On January 1, 1982, Jackson allegedly got into a fight with a man named Justin Moore, according to a Miami Police report. Jackson pulled out a gun and chased Moore, shooting the victim three times in the face and killing him. Jackson fled the scene, but a witness identified him as the shooter in a photograph, the report read. Jackson surrendered to homicide detectives a month later and was arrested for first-degree murder. State prosecutors declined to pursue the charges, the Miami-Dade court office showed. The case file was destroyed.
Records of the 1983 murder for which Jackson was accused were also destroyed. The court found that state prosecutors again did not proceed with the case against Jackson. Seven years later, he was arrested for attempted murder and using a gun to commit the crime. A man named Joseph Daly alleges Jackson shot him multiple times in the head and back, paralyzing him. The court found that prosecutors also refused to pursue these charges against Jackson.
Jackson was last arrested on September 9, 2014 for shoplifting and charged with petty theft, according to the Miami-Dade court. He was convicted and received six months of probation. Attempts to reach Jackson’s surviving relatives were unsuccessful. His wife, Linda Bellinger, and daughter Shadon Jackson both died in 2020.
The morning Stathers was killed, a woman named Bertha Dorquett, a domestic helper who called the police station about a man lying in his yard and who heard gunshots, told officers that she saw a black man standing in front of Stathers, 55 years old. -Fault reporting statuses. It appeared the black man was rummaging through Stathers’ pocket and then getting on a bicycle and heading south, Dorquett said.
Later that same day, officers recovered a girl’s bike without fenders as evidence and sent it to the sheriff’s crime lab for processing, according to a Coral Gables Police report. December 21, 1967. The following month, a teenager questioned by Coral Gables Police said Jackson, then 19 years old, occasionally used a bicycle without fenders and that he and other teenagers believed Jackson. killed Stathers, according to Coral Gables January 7, 1968 Police report.
Bolton claims that the bike was found outside Jackson’s apartment building and it was later lost after it was sent to a crime lab. “Nobody knows what the hell happened to the bike,” Bolton said. “No one knows where it is.”
Butler added that Statthers’ fingernail clippings that could today be used to collect DNA samples were placed in a refrigerator in the decommissioned and decommissioned property room. “All that DNA evidence was destroyed and lost.”
According to a July 18, 2001 video statement by former Miami Police detective John Haywood, one of his informants, gas station owner Frank “Bubba” Riley, called him. me the night after Stathers was murdered to tell him that Jackson came for his job. and showed him a .38-caliber revolver. “I didn’t give Bubba the serial number and he read out the numbers he saw,” Haywood said. “I got out of bed, went to my desk and worried and saw it was the same damn numbers.”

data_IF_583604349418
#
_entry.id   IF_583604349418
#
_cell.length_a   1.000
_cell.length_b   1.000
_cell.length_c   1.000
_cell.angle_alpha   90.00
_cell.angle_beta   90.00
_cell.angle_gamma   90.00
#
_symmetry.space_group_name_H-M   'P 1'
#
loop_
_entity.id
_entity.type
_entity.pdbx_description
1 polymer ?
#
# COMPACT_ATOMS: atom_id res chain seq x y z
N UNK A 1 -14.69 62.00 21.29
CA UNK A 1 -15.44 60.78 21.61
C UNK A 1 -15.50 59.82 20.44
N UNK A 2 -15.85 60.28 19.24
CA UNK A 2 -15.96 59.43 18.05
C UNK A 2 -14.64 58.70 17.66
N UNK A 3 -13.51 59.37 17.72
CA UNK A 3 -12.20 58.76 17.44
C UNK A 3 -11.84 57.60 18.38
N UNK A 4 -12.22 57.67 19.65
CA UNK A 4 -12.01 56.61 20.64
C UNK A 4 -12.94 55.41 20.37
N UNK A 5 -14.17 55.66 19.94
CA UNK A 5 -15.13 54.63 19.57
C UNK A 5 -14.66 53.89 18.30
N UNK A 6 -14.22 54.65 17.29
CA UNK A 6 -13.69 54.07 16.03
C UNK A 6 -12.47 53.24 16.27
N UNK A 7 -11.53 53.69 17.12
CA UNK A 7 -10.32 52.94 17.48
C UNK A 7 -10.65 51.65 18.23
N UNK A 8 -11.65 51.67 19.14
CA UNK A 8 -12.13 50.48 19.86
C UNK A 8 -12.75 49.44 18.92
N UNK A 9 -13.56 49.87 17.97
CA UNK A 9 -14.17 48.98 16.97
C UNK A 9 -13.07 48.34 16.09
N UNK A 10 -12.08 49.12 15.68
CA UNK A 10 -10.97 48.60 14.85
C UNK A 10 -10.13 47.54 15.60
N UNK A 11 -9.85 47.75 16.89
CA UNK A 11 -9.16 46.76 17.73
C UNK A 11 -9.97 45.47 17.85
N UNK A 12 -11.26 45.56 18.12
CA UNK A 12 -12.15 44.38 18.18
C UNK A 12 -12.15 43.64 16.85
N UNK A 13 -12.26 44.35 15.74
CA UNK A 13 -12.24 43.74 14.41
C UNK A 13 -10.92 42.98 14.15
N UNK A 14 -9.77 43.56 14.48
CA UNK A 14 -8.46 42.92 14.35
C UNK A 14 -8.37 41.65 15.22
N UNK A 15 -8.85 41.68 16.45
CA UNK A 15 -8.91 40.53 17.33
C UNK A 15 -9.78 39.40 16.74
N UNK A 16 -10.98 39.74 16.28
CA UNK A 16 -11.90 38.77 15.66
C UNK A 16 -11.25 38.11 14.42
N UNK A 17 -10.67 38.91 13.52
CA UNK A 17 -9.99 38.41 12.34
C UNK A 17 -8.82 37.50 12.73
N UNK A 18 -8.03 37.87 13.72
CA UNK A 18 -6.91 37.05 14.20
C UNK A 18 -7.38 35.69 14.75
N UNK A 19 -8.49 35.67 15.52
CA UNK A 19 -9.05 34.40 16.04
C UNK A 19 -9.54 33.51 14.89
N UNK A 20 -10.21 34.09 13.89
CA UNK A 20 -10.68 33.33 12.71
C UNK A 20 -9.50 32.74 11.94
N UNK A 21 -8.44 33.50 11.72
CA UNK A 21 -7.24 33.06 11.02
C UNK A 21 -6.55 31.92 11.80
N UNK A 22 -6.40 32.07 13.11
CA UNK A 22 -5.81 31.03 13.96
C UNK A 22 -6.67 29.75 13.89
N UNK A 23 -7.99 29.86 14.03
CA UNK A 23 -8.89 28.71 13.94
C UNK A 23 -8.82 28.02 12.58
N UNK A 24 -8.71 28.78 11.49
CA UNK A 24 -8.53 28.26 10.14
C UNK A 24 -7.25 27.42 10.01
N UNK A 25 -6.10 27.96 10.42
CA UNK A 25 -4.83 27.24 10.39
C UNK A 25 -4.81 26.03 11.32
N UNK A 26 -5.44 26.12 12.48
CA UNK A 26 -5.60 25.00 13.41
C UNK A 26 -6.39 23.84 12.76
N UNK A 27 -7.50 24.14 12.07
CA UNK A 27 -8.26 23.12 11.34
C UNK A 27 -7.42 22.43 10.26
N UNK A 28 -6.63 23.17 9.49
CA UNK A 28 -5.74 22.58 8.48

Haywood said Riley also took a lie detector test to prove he was telling the truth.
In 1982, while still a detective with the Coral Gables Police, Butler said he met Jackson and convinced him to take the polygraph test at police headquarters. Butler said: “But it is inconclusive. “The coroner was unable to get a straight answer from Jackson about what he knew about the Stathers murder.”
Two decades later, on July 26, 2002, Jackson agreed to take another lie detector test. This time, it was Bolton who asked Jackson to answer the questions. The examination was conducted by Miami-based forensic examiner George Slattery. In the interview, Jackson denied shooting Stathers, denied knowing anyone involved in the murder and denied knowing anything about the police death.
Jackson demonstrated “significant and consistent psychophysiological responses consistent with deception to relevant questions and answers,” the Slattery report reads. According to reports, when Jackson was counseled about apparent deception, he had no explanation for those reactions.
“As a result, we were unable to clarify this matter with Mr. Jackson and provide this information for your information,” Slattery wrote.
Butler told The Daily Beast that he and Bolton have collaborated in recent months to match their earlier work with actual case files at the Miami-Dade murder office. “The purpose was to find out if the county had ever interviewed Jackson,” Butler said. “I told one of the detectives that we have a number of independent leads that you may or may not have. I never received a response from him.”
Wayne, son of Stathers, told The Daily Beast that he knew investigators had been keeping an eye on a suspect for years, but did not know the name of the alleged perpetrator. “I just heard the name Jackson recently, probably from Jim Butler,” Wayne said. “I like to think if they have anything serious about [Jackson]they will bring him in. “
While he wants the door closed, he doesn’t expect a definitive answer as to who killed his father, Wayne said. “I’m sure all the officers who reviewed it also wanted to put it to rest,” he said. “It’s been so long since I really had no hope that something was going to happen.”